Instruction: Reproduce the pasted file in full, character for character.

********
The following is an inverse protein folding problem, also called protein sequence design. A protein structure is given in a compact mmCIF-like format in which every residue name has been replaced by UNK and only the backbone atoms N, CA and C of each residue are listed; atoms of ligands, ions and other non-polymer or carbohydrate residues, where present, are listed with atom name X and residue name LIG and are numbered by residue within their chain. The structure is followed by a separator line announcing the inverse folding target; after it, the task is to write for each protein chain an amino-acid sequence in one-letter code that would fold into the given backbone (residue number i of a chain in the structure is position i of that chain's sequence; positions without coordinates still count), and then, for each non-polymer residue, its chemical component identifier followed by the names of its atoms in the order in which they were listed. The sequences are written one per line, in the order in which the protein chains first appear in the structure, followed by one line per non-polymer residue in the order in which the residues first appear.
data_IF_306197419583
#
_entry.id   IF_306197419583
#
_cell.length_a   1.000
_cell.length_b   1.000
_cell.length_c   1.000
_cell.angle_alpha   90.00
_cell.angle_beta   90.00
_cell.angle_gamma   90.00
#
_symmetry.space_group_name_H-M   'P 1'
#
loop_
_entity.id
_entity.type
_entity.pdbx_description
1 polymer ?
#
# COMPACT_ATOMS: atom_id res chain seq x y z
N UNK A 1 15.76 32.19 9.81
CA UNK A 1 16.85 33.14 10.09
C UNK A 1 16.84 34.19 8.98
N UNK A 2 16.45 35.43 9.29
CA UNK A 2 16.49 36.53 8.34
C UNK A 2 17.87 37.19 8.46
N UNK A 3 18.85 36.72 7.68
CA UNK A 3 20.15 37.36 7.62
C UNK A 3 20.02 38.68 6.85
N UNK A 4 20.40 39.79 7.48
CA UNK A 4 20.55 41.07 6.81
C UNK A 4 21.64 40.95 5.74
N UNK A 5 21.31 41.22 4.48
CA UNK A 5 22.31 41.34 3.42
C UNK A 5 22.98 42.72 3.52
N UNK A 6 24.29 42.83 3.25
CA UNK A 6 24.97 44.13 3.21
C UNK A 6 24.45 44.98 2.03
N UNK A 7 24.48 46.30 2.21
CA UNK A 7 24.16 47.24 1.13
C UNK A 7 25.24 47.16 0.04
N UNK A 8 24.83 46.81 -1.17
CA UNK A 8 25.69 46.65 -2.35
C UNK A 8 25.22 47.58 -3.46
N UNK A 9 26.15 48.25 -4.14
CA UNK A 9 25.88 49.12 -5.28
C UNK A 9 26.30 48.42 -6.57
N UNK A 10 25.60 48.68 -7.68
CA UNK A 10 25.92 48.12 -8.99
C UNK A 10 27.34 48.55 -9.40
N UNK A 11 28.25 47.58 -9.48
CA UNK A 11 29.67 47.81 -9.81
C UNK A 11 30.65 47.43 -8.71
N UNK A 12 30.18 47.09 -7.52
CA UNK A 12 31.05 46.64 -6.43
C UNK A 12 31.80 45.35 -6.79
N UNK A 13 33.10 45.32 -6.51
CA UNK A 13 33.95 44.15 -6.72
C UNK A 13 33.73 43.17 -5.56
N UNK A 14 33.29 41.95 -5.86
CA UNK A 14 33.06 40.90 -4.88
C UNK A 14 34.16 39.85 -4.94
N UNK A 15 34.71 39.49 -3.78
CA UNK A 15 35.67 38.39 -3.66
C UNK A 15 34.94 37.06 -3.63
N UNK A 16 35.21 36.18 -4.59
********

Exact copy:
The following is an inverse protein folding problem, also called protein sequence design. A protein structure is given in a compact mmCIF-like format in which every residue name has been replaced by UNK and only the backbone atoms N, CA and C of each residue are listed; atoms of ligands, ions and other non-polymer or carbohydrate residues, where present, are listed with atom name X and residue name LIG and are numbered by residue within their chain. The structure is followed by a separator line announcing the inverse folding target; after it, the task is to write for each protein chain an amino-acid sequence in one-letter code that would fold into the given backbone (residue number i of a chain in the structure is position i of that chain's sequence; positions without coordinates still count), and then, for each non-polymer residue, its chemical component identifier followed by the names of its atoms in the order in which they were listed. The sequences are written one per line, in the order in which the protein chains first appear in the structure, followed by one line per non-polymer residue in the order in which the residues first appear.
data_IF_306197419583
#
_entry.id   IF_306197419583
#
_cell.length_a   1.000
_cell.length_b   1.000
_cell.length_c   1.000
_cell.angle_alpha   90.00
_cell.angle_beta   90.00
_cell.angle_gamma   90.00
#
_symmetry.space_group_name_H-M   'P 1'
#
loop_
_entity.id
_entity.type
_entity.pdbx_description
1 polymer ?
#
# COMPACT_ATOMS: atom_id res chain seq x y z
N UNK A 1 15.76 32.19 9.81
CA UNK A 1 16.85 33.14 10.09
C UNK A 1 16.84 34.19 8.98
N UNK A 2 16.45 35.43 9.29
CA UNK A 2 16.49 36.53 8.34
C UNK A 2 17.87 37.19 8.46
N UNK A 3 18.85 36.72 7.68
CA UNK A 3 20.15 37.36 7.62
C UNK A 3 20.02 38.68 6.85
N UNK A 4 20.40 39.79 7.48
CA UNK A 4 20.55 41.07 6.81
C UNK A 4 21.64 40.95 5.74
N UNK A 5 21.31 41.22 4.48
CA UNK A 5 22.31 41.34 3.42
C UNK A 5 22.98 42.72 3.52
N UNK A 6 24.29 42.83 3.25
CA UNK A 6 24.97 44.13 3.21
C UNK A 6 24.45 44.98 2.03
N UNK A 7 24.48 46.30 2.21
CA UNK A 7 24.16 47.24 1.13
C UNK A 7 25.24 47.16 0.04
N UNK A 8 24.83 46.81 -1.17
CA UNK A 8 25.69 46.65 -2.35
C UNK A 8 25.22 47.58 -3.46
N UNK A 9 26.15 48.25 -4.14
CA UNK A 9 25.88 49.12 -5.28
C UNK A 9 26.30 48.42 -6.57
N UNK A 10 25.60 48.68 -7.68
CA UNK A 10 25.92 48.12 -8.99
C UNK A 10 27.34 48.55 -9.40
N UNK A 11 28.25 47.58 -9.48
CA UNK A 11 29.67 47.81 -9.81
C UNK A 11 30.65 47.43 -8.71
N UNK A 12 30.18 47.09 -7.52
CA UNK A 12 31.05 46.64 -6.43
C UNK A 12 31.80 45.35 -6.79
N UNK A 13 33.10 45.32 -6.51
CA UNK A 13 33.95 44.15 -6.72
C UNK A 13 33.73 43.17 -5.56
N UNK A 14 33.29 41.95 -5.86
CA UNK A 14 33.06 40.90 -4.88
C UNK A 14 34.16 39.85 -4.94
N UNK A 15 34.71 39.49 -3.78
CA UNK A 15 35.67 38.39 -3.66
C UNK A 15 34.94 37.06 -3.63
N UNK A 16 35.21 36.18 -4.59